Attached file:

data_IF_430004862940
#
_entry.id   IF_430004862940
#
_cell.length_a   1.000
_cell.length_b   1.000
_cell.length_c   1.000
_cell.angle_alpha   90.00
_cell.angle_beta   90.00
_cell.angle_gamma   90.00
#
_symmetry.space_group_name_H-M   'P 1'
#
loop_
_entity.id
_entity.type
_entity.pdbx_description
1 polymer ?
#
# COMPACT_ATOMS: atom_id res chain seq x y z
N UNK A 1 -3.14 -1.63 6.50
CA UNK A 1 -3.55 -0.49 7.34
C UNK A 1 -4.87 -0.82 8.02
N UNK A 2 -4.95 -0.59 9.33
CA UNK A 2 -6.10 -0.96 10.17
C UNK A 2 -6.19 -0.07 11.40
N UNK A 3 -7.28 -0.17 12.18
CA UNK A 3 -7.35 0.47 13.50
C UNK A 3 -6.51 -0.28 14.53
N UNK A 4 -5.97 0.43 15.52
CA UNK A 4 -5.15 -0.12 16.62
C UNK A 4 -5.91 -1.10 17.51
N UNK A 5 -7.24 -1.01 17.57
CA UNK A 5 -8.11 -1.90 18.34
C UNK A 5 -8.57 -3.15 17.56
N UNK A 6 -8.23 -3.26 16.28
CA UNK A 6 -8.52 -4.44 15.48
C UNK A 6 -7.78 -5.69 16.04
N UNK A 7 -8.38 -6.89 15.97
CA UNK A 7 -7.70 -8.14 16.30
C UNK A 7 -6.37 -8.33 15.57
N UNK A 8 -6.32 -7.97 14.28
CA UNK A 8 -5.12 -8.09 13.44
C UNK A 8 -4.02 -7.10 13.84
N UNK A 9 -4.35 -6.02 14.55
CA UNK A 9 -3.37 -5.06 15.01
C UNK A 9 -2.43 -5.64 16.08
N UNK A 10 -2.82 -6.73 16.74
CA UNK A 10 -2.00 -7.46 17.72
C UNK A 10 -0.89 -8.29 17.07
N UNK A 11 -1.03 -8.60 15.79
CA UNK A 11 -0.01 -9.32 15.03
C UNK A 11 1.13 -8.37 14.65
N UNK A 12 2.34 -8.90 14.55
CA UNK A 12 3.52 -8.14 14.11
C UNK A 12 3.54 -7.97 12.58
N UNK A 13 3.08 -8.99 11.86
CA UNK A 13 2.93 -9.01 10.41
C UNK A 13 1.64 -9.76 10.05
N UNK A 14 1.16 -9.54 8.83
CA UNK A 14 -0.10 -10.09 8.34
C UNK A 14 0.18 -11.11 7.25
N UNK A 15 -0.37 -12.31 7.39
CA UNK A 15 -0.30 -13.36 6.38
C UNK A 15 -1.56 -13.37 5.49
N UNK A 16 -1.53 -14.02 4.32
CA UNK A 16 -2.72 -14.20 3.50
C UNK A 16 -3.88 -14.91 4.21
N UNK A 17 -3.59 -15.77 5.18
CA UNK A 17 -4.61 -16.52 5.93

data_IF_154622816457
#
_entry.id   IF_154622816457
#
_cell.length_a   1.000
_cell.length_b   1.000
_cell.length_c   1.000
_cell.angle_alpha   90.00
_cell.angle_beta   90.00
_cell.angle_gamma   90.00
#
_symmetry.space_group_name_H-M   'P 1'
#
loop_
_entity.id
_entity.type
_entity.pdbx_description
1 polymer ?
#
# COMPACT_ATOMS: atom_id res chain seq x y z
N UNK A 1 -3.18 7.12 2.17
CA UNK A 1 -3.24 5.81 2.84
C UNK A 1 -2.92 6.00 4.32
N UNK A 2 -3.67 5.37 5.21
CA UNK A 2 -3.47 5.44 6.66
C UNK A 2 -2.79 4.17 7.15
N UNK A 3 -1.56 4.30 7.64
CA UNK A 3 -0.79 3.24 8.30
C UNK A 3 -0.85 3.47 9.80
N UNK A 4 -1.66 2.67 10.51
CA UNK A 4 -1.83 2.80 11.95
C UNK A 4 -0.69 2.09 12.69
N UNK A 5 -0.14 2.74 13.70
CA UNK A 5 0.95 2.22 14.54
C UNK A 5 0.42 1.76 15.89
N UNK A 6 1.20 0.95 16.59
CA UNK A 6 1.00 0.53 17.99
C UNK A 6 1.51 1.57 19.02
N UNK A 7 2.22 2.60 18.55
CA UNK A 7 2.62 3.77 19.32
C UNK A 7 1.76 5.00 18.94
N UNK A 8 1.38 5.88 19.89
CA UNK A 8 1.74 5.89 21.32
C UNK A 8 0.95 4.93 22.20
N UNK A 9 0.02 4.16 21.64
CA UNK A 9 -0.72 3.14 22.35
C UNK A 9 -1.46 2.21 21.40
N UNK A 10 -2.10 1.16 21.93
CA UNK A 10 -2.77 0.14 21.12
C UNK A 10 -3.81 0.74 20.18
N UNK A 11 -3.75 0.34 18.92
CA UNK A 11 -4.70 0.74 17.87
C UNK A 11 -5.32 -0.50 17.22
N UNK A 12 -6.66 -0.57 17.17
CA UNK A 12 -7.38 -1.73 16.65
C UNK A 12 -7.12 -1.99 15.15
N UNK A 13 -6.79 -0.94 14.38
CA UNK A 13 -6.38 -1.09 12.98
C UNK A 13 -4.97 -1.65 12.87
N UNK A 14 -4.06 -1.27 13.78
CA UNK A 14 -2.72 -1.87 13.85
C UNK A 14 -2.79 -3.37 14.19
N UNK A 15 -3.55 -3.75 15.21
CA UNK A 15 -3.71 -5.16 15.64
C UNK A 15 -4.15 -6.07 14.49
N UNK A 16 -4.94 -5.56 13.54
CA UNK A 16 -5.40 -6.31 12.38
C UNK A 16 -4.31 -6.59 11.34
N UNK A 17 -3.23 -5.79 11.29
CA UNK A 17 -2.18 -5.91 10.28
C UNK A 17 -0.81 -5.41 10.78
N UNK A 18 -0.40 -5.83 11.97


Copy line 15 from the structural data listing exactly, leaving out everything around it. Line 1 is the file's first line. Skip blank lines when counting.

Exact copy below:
_entity.id